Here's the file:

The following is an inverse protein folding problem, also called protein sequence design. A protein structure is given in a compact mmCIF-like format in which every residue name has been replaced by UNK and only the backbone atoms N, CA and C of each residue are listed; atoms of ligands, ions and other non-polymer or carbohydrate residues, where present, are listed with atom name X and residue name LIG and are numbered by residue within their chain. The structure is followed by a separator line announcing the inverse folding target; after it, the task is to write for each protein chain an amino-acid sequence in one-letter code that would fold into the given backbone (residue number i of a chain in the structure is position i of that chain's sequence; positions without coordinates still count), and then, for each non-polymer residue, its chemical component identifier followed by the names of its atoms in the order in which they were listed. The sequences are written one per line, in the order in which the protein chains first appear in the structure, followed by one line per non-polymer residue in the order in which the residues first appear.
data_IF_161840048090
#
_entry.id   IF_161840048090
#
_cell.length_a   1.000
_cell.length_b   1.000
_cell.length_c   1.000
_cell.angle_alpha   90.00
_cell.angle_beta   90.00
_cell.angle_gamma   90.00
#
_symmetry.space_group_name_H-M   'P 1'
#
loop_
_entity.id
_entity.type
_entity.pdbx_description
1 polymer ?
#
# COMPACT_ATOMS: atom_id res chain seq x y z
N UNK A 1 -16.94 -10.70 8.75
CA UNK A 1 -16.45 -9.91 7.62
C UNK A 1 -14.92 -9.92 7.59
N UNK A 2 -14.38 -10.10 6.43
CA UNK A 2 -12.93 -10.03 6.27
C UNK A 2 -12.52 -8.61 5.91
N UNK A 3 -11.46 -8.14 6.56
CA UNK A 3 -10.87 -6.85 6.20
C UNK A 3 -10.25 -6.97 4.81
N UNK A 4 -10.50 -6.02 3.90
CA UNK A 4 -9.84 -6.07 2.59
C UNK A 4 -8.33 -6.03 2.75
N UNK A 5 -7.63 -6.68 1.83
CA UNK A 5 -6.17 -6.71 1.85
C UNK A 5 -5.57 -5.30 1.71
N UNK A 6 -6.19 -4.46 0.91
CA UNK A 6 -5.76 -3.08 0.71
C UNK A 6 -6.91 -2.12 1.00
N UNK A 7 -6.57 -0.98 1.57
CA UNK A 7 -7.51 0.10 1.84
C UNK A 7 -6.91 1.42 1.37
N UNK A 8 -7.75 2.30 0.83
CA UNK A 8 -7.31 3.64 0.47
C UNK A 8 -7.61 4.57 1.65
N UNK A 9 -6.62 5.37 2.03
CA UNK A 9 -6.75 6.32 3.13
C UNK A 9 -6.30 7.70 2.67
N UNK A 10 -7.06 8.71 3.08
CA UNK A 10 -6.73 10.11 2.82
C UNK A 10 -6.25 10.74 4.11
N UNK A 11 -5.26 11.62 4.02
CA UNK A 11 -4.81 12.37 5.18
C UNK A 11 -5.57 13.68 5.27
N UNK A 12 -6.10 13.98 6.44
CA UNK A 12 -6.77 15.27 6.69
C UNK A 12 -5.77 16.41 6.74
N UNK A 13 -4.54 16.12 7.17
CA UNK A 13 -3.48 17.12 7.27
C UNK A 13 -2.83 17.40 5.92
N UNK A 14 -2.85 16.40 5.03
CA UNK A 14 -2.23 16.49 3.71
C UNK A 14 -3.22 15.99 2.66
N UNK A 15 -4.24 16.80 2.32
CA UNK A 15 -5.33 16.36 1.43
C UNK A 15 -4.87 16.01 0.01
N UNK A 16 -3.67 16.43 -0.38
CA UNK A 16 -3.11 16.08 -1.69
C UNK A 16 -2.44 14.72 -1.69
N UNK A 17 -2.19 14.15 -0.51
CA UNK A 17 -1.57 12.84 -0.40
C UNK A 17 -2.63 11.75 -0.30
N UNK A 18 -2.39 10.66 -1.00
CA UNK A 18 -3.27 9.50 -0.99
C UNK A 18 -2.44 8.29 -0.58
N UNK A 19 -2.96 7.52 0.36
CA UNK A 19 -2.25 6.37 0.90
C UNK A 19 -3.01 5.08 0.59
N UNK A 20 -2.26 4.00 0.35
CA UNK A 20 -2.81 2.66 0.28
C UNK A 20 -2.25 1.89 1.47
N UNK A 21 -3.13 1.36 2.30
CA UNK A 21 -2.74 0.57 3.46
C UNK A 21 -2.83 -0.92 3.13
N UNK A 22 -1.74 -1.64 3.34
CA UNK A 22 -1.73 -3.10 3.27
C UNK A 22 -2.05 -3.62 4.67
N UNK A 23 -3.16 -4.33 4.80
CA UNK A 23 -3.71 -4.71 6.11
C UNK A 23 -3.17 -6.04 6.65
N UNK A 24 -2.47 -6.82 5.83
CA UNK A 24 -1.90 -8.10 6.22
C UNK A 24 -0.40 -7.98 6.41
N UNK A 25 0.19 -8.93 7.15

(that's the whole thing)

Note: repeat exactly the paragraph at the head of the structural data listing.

The following is an inverse protein folding problem, also called protein sequence design. A protein structure is given in a compact mmCIF-like format in which every residue name has been replaced by UNK and only the backbone atoms N, CA and C of each residue are listed; atoms of ligands, ions and other non-polymer or carbohydrate residues, where present, are listed with atom name X and residue name LIG and are numbered by residue within their chain. The structure is followed by a separator line announcing the inverse folding target; after it, the task is to write for each protein chain an amino-acid sequence in one-letter code that would fold into the given backbone (residue number i of a chain in the structure is position i of that chain's sequence; positions without coordinates still count), and then, for each non-polymer residue, its chemical component identifier followed by the names of its atoms in the order in which they were listed. The sequences are written one per line, in the order in which the protein chains first appear in the structure, followed by one line per non-polymer residue in the order in which the residues first appear.